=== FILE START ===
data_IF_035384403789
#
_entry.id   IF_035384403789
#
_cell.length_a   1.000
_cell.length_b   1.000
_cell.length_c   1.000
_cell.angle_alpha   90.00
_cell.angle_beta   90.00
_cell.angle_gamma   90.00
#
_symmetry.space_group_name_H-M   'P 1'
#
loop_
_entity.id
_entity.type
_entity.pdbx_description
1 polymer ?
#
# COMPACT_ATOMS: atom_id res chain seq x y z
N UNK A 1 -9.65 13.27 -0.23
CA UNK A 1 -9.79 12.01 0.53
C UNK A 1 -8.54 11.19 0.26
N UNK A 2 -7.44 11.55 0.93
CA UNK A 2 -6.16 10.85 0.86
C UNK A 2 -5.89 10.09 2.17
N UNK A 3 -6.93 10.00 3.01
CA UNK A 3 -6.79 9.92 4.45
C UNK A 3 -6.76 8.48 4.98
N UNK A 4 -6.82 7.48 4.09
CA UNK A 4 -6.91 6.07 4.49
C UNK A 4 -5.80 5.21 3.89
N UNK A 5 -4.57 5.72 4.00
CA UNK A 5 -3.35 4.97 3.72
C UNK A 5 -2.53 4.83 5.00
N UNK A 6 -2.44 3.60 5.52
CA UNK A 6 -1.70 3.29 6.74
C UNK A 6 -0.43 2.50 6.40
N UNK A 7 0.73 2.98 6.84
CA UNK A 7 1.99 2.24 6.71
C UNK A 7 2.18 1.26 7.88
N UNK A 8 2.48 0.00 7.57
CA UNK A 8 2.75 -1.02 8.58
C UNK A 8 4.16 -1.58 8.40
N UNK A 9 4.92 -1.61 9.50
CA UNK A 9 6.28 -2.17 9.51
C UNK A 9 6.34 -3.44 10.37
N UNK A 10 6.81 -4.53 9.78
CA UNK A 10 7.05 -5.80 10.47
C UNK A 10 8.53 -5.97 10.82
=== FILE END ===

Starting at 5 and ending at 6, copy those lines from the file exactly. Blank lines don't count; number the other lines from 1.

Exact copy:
_cell.length_a   1.000
_cell.length_b   1.000